The Ultima Dress: Garrison Designer Creates an Ultra-Minimalist 21-in-1 Garment | Beauty & Fashion | Hudson Valley | Chronogram Magazine
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The Ultima Dress: Garrison Designer Creates an Ultra-Minimalist 21-in-1 Garment 

From Long-Sleeve Hoodie to Cap-Sleeve Mini Without Missing a Beat

click to enlarge Designer Yuli Ziv in her versatile creation, the Ultima Dress. - ABIE TROEN
  • Abie Troen
  • Designer Yuli Ziv in her versatile creation, the Ultima Dress.
Fashion is constantly cycling through trends. And yet most of the garments that end up on racks look and function a lot like things we have seen before. But with her brainchild, the Ultima Dress, Garrison-based designer Yuli Ziv set out to create something truly original: A dress that offers you 21 different looks, yet can be folded into a small lightweight pouch. A dress that offers three different hemlines and can be long-sleeved or cap-sleeved, depending on temperature and whim. A dress that lets you curl up for a nap and then reshapes itself without a hint of wrinkle when you get back up. A dress with pockets and zippers.

Riding the Wave

In 2008, Ziv founded Style Coalition, pulling together influencers—or rather bloggers, as they were in that pre-social-media era—who had been accustomed to being lone voices in a vast Internet wilderness and showcasing them on one platform. With the rise of social media, it turned out to have been a prescient move—Style Coalition was acquired by tech and data firm Launchmetrics in 2017.
click to enlarge STANDA MERHOUT
  • Standa Merhout
“It was tough the first few years, being this crazy person knocking on doors talking about user-generated content,” Ziv recalls. “But I stuck to my gut feeling and rode the wave.” After the sale, Ziv wanted to get back to her creative roots—and the Ultima Dress was born.

Ziv and her parents emigrated from Russia to Israel when she was 15. A dozen years later, in 2003, she packed up the same suitcase and headed to the US. “I knew I would survive,” she says. “I’d worked for an Israeli-American tech startup; I had computer, design and web design experience; and I knew what was in demand."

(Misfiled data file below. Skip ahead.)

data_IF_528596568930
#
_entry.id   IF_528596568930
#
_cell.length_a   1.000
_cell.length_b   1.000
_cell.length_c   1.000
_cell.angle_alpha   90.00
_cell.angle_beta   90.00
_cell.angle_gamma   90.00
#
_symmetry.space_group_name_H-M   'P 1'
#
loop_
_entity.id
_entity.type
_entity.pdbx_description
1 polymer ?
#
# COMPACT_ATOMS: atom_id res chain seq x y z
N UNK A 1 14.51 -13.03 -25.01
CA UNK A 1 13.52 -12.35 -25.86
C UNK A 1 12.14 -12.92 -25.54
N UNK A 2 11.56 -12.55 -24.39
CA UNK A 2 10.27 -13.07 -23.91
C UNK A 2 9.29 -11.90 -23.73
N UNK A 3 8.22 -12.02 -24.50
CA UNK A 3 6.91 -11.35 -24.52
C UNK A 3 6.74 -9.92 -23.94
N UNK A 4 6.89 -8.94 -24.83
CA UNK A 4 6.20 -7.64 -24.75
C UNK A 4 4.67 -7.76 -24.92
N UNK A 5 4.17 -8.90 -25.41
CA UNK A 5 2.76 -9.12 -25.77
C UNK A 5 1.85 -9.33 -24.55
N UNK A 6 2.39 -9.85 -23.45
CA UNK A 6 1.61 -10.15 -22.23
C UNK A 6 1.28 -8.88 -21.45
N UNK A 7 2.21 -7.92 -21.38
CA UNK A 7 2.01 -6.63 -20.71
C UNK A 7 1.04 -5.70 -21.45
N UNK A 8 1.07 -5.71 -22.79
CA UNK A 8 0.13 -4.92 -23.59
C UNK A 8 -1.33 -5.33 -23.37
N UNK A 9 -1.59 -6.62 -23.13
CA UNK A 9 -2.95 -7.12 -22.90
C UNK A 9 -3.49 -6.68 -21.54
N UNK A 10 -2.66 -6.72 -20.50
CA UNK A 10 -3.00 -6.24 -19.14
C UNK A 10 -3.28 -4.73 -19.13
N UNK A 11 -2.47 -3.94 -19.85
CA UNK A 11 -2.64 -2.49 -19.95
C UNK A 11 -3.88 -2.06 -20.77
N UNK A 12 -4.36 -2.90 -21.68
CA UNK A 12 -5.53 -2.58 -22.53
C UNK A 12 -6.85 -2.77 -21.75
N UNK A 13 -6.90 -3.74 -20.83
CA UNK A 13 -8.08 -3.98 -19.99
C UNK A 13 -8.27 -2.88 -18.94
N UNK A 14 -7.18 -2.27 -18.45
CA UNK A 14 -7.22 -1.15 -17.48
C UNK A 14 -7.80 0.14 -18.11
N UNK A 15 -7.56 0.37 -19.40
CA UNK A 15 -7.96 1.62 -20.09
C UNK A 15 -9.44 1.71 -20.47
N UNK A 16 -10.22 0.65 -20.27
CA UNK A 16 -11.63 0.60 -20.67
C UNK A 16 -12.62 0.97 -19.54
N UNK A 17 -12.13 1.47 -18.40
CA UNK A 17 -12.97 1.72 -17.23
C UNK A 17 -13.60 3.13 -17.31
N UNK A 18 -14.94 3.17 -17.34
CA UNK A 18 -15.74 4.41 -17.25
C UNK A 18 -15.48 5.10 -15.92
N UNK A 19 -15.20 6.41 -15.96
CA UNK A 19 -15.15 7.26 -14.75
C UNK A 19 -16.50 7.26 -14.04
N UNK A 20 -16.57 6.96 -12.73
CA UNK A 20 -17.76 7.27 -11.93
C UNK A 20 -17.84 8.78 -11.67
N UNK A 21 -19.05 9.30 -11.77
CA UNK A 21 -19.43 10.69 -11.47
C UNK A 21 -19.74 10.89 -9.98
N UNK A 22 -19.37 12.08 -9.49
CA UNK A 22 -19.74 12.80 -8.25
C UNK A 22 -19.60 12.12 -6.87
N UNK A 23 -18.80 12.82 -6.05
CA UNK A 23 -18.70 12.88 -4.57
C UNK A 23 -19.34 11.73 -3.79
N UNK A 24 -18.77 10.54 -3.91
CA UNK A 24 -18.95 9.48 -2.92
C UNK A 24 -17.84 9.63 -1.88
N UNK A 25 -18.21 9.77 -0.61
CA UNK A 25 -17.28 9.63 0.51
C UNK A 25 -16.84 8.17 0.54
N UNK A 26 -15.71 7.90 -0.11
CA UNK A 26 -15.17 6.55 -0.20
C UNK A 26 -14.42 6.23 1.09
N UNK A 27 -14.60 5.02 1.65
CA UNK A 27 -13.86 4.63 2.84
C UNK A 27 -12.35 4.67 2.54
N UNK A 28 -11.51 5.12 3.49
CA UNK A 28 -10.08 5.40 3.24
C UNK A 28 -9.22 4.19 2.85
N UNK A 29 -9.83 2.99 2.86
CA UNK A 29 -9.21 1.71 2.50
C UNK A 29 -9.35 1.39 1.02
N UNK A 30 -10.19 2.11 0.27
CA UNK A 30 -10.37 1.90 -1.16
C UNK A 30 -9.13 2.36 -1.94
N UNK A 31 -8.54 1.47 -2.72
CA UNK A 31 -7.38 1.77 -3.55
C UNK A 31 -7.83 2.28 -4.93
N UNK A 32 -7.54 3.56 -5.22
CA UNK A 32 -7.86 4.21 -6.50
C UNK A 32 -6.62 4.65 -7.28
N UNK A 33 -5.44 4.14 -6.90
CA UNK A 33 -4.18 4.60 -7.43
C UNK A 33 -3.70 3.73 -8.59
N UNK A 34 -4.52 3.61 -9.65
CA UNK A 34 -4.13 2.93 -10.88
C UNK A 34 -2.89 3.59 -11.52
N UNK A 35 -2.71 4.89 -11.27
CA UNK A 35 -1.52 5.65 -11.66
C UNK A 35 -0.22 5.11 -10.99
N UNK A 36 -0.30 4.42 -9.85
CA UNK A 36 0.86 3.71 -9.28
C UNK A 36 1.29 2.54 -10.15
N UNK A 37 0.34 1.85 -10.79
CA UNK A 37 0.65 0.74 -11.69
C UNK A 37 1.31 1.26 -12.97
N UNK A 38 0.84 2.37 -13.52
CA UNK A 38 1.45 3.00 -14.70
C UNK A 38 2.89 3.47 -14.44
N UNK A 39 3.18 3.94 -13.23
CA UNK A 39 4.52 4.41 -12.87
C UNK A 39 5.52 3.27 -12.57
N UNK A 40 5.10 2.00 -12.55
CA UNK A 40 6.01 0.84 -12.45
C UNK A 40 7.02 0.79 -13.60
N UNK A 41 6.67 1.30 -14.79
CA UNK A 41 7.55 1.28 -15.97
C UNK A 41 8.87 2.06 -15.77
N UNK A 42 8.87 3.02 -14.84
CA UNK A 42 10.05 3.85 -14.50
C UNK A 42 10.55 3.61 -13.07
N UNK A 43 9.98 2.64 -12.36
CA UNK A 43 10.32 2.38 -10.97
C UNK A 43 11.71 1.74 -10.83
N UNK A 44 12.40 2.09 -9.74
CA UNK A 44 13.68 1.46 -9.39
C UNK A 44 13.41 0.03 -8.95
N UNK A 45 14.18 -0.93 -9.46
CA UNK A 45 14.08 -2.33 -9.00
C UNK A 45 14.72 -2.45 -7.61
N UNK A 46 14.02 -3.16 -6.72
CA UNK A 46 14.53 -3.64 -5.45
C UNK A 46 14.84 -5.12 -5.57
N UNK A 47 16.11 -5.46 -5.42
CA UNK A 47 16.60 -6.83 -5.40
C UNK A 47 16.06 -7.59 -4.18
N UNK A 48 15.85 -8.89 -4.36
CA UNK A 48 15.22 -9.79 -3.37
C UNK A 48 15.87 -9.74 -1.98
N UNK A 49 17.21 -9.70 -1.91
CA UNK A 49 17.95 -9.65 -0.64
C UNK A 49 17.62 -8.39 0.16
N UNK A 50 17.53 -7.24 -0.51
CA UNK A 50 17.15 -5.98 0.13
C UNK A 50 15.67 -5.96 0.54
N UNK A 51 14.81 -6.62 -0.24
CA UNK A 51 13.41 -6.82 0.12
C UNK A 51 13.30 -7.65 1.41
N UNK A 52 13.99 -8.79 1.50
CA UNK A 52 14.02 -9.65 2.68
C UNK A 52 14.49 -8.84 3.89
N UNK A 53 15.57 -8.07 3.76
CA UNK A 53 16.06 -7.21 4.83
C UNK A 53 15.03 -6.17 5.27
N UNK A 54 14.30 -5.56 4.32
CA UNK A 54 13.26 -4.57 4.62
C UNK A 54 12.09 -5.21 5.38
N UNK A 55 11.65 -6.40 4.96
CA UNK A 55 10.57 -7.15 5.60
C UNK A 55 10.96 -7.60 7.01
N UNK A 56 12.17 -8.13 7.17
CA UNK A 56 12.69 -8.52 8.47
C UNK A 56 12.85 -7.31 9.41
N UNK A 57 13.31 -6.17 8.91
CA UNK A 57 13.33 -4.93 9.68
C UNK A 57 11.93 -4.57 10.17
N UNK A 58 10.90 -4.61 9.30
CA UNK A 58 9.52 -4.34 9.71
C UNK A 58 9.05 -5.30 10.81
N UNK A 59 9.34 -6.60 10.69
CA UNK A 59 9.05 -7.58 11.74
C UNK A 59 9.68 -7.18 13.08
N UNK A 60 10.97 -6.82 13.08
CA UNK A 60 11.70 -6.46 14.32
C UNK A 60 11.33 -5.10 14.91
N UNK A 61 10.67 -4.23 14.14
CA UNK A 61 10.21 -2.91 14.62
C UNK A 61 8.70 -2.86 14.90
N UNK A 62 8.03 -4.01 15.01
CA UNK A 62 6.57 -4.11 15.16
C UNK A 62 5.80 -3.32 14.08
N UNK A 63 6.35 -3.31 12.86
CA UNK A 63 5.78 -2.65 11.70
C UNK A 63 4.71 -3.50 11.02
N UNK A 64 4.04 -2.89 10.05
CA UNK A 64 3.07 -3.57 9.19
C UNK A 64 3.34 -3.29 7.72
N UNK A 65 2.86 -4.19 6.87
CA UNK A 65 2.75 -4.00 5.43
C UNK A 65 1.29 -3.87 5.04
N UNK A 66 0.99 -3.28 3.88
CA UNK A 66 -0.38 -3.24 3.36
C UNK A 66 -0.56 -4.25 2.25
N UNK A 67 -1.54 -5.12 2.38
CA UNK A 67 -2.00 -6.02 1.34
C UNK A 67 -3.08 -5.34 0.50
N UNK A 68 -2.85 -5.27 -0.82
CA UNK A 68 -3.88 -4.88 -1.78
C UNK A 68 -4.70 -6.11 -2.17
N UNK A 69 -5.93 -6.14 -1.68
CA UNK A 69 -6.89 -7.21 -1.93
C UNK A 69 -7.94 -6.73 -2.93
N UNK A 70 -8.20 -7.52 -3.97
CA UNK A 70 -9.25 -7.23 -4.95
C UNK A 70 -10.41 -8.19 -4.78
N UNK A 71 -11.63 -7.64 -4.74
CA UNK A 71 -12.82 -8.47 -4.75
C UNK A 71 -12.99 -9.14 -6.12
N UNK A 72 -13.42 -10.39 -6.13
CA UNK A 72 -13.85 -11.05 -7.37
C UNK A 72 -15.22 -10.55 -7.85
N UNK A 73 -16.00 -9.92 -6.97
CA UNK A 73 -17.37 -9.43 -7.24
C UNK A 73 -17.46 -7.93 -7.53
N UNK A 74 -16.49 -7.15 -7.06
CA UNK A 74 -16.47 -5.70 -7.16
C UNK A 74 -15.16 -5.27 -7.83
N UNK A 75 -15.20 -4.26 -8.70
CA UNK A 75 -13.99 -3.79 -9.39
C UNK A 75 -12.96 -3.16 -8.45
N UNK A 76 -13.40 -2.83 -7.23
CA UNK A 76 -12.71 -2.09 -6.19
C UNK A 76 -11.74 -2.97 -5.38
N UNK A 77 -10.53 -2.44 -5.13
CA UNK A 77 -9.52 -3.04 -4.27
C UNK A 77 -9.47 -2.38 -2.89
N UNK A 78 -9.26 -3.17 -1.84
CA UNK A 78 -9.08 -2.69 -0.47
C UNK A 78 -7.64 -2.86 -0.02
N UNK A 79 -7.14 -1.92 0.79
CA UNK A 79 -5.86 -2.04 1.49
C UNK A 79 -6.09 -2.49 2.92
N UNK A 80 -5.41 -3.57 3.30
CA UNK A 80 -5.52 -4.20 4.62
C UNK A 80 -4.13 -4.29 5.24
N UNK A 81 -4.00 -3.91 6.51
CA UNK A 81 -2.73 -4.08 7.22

click to enlarge STANDA MERHOUT
  • Standa Merhout
She was accepted into the MFA program at the School of Visual Arts, then went on to work her “dream job” as creative director of an ad agency before getting “bit by the opportunity bug,” as she puts it, and moving into the social media space just before everything exploded.

Throughout all these adventures, Ziv looked for the perfect dress. She knew exactly what she wanted, but it appeared that the dress did not yet exist. “I started with a list of features,” she says. “The waist had to be expandable—that one was inspired by pregnancy. It had to be water and stain and wrinkle resistant, and have a detachable hood and sleeves for chillier places. And you know, sometimes you want mini-length, other times you want maxi-length.”

The look had to be “simple and minimal, something everyone of all ages can wear. And the dress had to be comfy, not form-fitting, and timeless, not trendy," she says.  After working on the design for a bit, she landed on a shape that works, and then had to find the right fabric. "I wanted to be able to sleep on a plane, she says. I tried various comfy, stretchy fabrics, but I wanted something you could wear to work or to go out.” A smart polyester fabric from Japan did the trick.
click to enlarge STANDA MERHOUT
  • Standa Merhout
Then came production. Many of her garment district friends had been pushed out by rising rents, “but I managed to connect with the last few great craftspeople,” she says. “I wanted to know my seamstress.”

The Ultima Dress, says Ziv, is a response to disposable fast fashion that makes a statement in more ways than one. “We talk a lot these days about knowing where our food comes from, but not with clothing,” she says. “It’s become so cheap that people buy for the season and then toss things out. There’s one study that says 82 percent of clothing never even gets worn. For the sake of the planet, we need to move in a minimalist direction and cut down on the volume. And moving up here also gave me a new perspective.”
click to enlarge STANDA MERHOUT
  • Standa Merhout
“Up here,” in Ziv’s case, is the Garrison home that started as a weekend place. But like so many, Ziv and her husband got so fond of looking across the river at Bear Mountain that “at some point we just didn’t want to go back to the city anymore.”

Turns out there’s plenty to do up here, including a pop-up launch event for the Ultima Dress at 44MAIN in Cold Spring the weekend of March 27-29.
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